Immigrants often face animosity, historians say

For historians who study immigration, the story of Bellingham’s 1907 race riot is heartbreakingly familiar.

Over and over again, new immigrant groups get accused of the same thing, said historian Joan Jensen. They’re too numerous, too different, and a threat to the economy.

Jensen, a retired history professor from New Mexico State University, just wrote a book about German immigrants coming to northern Wisconsin.

“Native-born people are saying, ‘The Germans are moving in and taking over. Property values are going down,’” she said. “I looked at that and thought, ‘Where have I heard that before?’ It’s a constant problem.”

Jensen also reads about tensions along the Gulf Coast, where many Latino families have moved in as the region rebuilds from the hurricanes.

“Taco wagons are the flash point in some points along the coast,” she said.

The fears people have about immigrants today sound a lot like the fears people had in 1907, said Paul Englesberg, who studied the riots as he develops curriculum for area school teachers through Western Washington University’s Asian American Curriculum and Research Project.

“This idea about exclusion (of immigrants) is still very strong,” he said. “There’s not much discussion about the benefit of immigrants.”

The East Indians who were driven out in Bellingham’s 1907 riots were single men who tended to live together in low-rent conditions, which earned them criticism for not assimilating in the community, Englesberg said. But people making meager wages and who aren’t conversant in the dominant language typically cluster together out of survival, he said.

Englesberg also notes the single white men who worked in lumber mills in 1907 probably didn’t have very clean houses either, “but you don’t hear about them.”

In 1907, rhetoric describing East Indians typically focused on what was apparently different about them. Much was written about their darker skins, their turbans, their beards and their exotic style of dress. But photos of them at the time show a much wider variety, including many East Indians in hats and jackets and no beards at all.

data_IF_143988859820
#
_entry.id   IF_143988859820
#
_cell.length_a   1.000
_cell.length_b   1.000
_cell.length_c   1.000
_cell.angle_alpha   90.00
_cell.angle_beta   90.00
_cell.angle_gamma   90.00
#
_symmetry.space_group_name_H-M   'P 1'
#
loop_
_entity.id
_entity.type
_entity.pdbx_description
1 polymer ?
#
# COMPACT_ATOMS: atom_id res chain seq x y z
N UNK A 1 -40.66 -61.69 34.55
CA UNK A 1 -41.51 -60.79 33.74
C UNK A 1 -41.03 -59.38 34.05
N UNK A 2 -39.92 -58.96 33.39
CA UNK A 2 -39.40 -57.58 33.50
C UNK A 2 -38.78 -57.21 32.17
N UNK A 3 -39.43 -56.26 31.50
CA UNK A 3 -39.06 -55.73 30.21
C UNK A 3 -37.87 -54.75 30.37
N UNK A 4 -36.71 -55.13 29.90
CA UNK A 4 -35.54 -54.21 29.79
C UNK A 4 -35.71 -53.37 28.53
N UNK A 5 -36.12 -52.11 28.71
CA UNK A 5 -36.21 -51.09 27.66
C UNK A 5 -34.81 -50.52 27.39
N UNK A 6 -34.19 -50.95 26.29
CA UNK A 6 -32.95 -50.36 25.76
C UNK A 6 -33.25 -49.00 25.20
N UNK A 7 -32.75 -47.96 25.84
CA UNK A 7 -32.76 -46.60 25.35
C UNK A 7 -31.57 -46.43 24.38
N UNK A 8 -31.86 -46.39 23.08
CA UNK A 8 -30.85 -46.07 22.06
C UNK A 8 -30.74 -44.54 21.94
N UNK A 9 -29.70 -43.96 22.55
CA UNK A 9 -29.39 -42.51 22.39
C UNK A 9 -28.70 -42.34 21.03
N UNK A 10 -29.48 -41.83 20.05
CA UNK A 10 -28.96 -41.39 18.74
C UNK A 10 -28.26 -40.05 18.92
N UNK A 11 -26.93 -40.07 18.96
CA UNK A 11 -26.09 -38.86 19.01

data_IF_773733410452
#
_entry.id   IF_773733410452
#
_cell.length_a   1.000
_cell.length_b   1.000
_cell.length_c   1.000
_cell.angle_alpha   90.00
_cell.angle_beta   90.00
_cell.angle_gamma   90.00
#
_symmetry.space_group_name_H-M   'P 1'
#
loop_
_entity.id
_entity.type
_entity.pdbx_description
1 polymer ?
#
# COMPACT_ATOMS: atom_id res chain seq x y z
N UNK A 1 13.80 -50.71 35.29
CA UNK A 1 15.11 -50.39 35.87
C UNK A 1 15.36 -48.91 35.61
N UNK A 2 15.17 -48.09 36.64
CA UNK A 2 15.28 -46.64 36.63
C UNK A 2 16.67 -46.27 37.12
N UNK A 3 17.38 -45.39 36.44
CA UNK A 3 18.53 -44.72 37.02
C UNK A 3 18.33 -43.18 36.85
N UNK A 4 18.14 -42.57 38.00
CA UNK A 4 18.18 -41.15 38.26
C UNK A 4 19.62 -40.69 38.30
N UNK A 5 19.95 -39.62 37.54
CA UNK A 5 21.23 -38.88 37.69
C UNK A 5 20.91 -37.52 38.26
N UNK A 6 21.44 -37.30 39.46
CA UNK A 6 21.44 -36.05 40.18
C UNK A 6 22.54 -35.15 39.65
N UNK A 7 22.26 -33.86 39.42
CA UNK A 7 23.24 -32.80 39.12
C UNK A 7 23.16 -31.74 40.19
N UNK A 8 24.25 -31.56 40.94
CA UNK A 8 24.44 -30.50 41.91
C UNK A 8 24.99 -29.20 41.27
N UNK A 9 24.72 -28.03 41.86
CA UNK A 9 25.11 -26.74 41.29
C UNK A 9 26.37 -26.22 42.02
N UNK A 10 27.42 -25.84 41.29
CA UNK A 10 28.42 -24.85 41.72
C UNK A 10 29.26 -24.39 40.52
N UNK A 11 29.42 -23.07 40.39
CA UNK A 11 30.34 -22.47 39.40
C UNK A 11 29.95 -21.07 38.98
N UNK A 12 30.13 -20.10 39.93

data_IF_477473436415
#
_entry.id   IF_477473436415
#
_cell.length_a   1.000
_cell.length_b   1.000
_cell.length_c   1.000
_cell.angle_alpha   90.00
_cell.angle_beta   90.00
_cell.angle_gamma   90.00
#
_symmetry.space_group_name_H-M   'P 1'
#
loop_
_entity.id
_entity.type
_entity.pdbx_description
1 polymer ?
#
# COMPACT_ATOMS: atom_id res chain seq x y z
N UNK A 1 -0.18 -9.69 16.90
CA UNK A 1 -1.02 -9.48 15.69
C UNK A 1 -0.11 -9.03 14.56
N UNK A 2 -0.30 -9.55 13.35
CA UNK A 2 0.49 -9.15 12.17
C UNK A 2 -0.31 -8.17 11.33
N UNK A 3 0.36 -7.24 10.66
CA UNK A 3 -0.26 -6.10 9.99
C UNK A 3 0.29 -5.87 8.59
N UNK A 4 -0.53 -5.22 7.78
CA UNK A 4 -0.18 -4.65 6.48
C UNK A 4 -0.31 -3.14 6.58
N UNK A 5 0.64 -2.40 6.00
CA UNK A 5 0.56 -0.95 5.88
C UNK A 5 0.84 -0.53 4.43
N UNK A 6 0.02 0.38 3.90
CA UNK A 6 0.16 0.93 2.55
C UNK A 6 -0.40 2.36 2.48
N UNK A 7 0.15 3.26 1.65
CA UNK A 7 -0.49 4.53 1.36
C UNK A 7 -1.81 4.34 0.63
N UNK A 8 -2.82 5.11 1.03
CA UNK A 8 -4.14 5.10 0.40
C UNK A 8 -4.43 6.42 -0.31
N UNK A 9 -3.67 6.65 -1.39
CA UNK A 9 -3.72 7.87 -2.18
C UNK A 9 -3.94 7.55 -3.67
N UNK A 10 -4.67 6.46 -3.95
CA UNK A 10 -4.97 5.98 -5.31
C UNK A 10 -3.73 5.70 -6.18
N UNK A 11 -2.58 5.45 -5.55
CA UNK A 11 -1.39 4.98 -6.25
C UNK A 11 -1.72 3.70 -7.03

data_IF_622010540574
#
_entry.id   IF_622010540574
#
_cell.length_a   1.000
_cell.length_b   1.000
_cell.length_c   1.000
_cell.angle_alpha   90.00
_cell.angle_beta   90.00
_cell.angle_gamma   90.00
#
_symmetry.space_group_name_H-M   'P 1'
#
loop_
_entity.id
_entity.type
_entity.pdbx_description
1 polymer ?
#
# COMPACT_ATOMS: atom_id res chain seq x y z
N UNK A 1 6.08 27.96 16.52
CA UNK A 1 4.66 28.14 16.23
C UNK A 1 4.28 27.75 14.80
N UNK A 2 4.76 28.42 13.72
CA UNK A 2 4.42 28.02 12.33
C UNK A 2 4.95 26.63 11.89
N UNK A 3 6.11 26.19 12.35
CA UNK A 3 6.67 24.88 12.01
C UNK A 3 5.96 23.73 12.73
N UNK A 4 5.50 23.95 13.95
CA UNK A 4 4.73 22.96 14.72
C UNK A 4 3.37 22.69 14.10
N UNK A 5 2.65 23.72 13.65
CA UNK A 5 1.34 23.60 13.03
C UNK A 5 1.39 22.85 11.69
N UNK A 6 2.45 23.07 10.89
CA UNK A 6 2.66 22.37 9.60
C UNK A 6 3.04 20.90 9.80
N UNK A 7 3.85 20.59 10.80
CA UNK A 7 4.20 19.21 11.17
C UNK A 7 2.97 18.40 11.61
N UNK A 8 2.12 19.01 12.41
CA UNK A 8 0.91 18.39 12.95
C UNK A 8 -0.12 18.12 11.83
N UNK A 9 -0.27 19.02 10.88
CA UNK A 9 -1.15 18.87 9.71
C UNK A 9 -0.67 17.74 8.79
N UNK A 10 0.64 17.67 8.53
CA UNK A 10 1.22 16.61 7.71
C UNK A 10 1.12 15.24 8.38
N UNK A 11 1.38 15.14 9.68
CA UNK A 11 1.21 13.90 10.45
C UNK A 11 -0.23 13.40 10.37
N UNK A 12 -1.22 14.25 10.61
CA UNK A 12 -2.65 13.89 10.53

“Because Sikhs had the turban, much was made of this cultural deviation from American ways,” said John Wunder, a history professor at the University of Nebraska at Lincoln. “It was visible evidence that cultural change and acculturation were not possible.”

Wunder sees the same patterns today when much is made about the appearance of conservative Muslims, including women who wear hijabs (head scarves) or burkas.

David Cahn, an organizer with Community to Community Development who wrote a thesis studying the connection between the 1907 riot and anti-immigration legislation, sees echoes of 1907 in today’s anti-immigration rhetoric.

“The way anti-immigration people are now obsessed with the U.S.-Mexico border, 100 years ago they were obsessed with the Pacific Coast,” Cahn said. “All these Asian immigrants were coming in, they thought it was a threat to the state of the nation at the time.”

Jensen often wishes television debate shows would invite a historian to participate in a discussion about immigration, to provide some historical context.

“Maybe it’s because we aren’t as good in appearing on TV,” she said, “but also, we tend to complicate things.”

But history also provides a choice, Jensen said.

“There have always been people who have worked very hard to accept people as equal when each immigrant group comes in,” she said. “We can reach back into one tradition, which is exclusion and fear and discrimination, and say, ‘We have to do this.’ Or you can reach back into the other tradition which said, ‘We have these other ideals and practices of accepting people and letting them prove themselves.’”